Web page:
As part of the Halloween fun, you and your family can create your own creatures to take home at our Art Museums on Oct. 30 – 31. All you need is your Colonial Williamsburg admission ticket or pass!
“Creep, Crawly, Create”
Oct. 30 – 31
2:45 – 4:15 p.m.
In the exhibition, “Birds, Bugs and Blooms: Observing the Natural World in the 18th Century,” young guests can experience flora and fauna that the British saw for the first time when they stepped into the New World.
That’s where Christina Westenberger, Assistant Manager of Museum Education at the Art Museums, received her inspiration for the family program, “Creepy, Crawly, Create.”
During this program, your family can decorate wooden snakes or color copies of 18th-century prints of moths or butterflies. Your children are encouraged to go where their imaginations take them and make their own creepy creations to take home!
“Wild, Weird and Spooky”
Colonial bathroom habits are one of the topics of the “Wild, Weird and Spooky” tour. The chamber pot or bourdaloue was made for women. “It gives us a chance to talk about 18th-century lifestyles,” Christina said. “Most people lived in two-room houses. Everyone in that house knew what was going on. Today, we go to the bathroom in a room with a door. In terms of the 18th century, you probably went to the bathroom in front of everybody.”
Christina draws on the “Birds, Bugs and Blooms” for another artifact in the “Wild, Weird and Spooky” tour. A letter between friends tells the tale of discovery in the New World. John Frere, who lived in England, exchanged correspondence with John Norton in Yorktown. Frere asked Norton for two things from the colonies—seeds from new plants and trees and birds. Frere gives specific instructions on how to preserve the dead birds for transport back to England.
The “In Memoriam” tour explores mourning customs and view examples of mourning jewelry, art and textiles. Christina talks about mourning rings. One gentleman who passed away arranged to give mourning rings to his pallbearers who “performed the last rite of friendship.”
A handkerchief on display depicts George Washington on his deathbed, with his wife Martha by his side and a doctor attending him. Angelika Kauffman painted a picture called “Fame Decorating Shakespeare’s Tomb,” which became the inspiration for mourning art and became really popular here in America after the death of George Washington. “When people saw the image of George Washington, they wondered if a prominent citizen or even a family member could be honored with this type of art,” Christina said.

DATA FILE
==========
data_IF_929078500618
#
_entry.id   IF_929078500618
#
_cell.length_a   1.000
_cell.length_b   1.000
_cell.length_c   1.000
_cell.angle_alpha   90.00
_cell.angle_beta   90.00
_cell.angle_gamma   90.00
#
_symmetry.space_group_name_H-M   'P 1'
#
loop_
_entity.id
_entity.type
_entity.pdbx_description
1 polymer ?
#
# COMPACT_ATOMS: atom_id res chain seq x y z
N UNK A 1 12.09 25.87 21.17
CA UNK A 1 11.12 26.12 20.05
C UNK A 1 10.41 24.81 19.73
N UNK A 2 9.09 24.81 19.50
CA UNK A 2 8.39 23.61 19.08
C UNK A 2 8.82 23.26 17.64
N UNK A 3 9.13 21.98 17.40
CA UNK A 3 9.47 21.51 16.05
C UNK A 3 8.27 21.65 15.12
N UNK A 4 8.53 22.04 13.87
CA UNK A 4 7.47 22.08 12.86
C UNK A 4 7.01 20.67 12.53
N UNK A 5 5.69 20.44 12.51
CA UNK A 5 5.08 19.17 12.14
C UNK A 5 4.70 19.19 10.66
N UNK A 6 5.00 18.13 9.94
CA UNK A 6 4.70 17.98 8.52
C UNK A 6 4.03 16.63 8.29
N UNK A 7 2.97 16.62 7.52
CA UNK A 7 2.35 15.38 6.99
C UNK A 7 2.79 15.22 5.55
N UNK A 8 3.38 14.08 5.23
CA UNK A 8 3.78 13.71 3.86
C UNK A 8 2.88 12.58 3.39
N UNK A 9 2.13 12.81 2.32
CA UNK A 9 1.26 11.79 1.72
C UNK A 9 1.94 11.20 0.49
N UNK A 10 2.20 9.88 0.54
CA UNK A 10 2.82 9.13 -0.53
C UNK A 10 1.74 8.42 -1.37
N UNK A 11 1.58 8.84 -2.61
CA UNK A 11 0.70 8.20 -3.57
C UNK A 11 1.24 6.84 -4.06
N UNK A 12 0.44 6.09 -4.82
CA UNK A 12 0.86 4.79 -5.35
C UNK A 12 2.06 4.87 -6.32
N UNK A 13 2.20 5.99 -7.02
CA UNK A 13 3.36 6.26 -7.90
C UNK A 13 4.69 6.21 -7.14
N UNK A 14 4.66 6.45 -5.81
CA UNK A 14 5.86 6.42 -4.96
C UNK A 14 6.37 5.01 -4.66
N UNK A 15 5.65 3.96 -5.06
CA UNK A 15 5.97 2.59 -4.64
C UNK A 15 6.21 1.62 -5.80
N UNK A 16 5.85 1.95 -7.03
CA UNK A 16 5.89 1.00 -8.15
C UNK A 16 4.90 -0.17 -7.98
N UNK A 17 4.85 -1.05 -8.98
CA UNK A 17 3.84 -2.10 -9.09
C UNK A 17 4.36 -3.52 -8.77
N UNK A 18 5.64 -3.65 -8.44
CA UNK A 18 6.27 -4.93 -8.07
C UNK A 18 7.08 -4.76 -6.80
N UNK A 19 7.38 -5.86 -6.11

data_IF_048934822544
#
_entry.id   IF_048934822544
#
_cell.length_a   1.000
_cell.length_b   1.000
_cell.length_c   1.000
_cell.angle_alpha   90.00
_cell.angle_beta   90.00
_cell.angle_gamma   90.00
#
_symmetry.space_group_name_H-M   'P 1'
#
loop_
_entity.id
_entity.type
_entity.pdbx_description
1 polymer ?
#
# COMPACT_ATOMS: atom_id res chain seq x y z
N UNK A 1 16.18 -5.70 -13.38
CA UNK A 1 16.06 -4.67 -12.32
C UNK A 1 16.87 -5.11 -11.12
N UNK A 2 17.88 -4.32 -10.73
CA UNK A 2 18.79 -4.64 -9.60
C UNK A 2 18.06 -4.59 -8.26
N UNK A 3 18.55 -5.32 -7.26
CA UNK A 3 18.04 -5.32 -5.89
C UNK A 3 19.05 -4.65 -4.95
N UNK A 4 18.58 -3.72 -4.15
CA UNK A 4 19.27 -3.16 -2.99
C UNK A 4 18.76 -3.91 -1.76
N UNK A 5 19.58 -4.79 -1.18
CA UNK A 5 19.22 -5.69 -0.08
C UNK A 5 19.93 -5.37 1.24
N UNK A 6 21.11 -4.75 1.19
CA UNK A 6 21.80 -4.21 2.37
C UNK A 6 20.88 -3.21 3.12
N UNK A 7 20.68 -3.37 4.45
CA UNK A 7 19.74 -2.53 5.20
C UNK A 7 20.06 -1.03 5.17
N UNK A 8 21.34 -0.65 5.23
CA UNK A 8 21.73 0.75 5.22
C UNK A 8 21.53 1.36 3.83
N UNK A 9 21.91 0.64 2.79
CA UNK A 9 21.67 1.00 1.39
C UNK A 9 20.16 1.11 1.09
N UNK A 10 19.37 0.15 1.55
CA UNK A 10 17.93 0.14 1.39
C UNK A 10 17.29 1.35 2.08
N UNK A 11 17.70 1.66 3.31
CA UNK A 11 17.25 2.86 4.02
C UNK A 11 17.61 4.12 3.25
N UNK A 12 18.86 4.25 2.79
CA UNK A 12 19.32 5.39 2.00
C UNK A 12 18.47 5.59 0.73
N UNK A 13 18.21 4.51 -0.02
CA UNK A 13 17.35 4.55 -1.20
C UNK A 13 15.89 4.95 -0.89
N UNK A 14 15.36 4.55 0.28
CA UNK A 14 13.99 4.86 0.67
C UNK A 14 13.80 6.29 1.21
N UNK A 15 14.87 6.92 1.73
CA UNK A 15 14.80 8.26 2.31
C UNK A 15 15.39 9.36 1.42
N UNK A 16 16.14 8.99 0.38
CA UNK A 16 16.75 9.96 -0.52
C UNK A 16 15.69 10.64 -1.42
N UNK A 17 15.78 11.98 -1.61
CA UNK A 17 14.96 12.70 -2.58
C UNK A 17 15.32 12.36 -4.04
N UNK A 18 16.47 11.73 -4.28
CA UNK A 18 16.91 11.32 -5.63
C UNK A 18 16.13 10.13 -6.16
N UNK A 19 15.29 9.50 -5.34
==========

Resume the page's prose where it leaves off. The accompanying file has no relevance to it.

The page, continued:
Guests are also invited to see these spine-tingling programs that weekend:
- “Murder or Misfortune? The Tragic Death of Robert Routledge,” 5 p.m., Oct. 30, Hennage Auditorium. In June 1766, Virginia merchant Robert Routledge was stabbed in public by Colonel John Chiswell. Or was he? Was it murder or was it a tragic misfortune? Join historian Carson Hudson for an interactive recreation of the most controversial crime in 18th-century Virginia.
- “Things that Go Bump in the Night” Concert, 4 p.m., Oct. 31, Hennage Auditorium. Join Henley Fork for a spooky Halloween concert of songs and tales about ghosts, hauntings, and other uncanny happenings from the time of Jamestown to the present day.
- “Witchcraft in Colonial Virginia,” 11:30 a.m., Oct. 30 – 31, Hennage Auditorium. Historian Carson Hudson discusses how colonial Virginians shared a common belief in the supernatural and the existence of witches with their northern neighbors. Throughout the 17th and early 18th centuries, they conducted several witchcraft inquiries. Copies of his book, “These Detestable Slaves of the Devill,” will be available in the Museum Store with a book signing to follow.
Welcome Penna Rogers to the Making History Team!
Penna has worked at The Colonial Williamsburg Foundation for 19 years. As editor for the Colonial Williamsburg News, Retiree News and the Intranet, she has spent much of her career getting to know employees who make the Foundation run. From the Historic Area to hospitality and museums to products, she has enjoyed telling the stories of employees who keep guests returning to Colonial Williamsburg. Now she can add blogger to her list of accomplishments.
She lives with her husband Jerry and their cat in Surry County on his family’s Century Farm, a designation given to farms that have stayed in a family 100 years.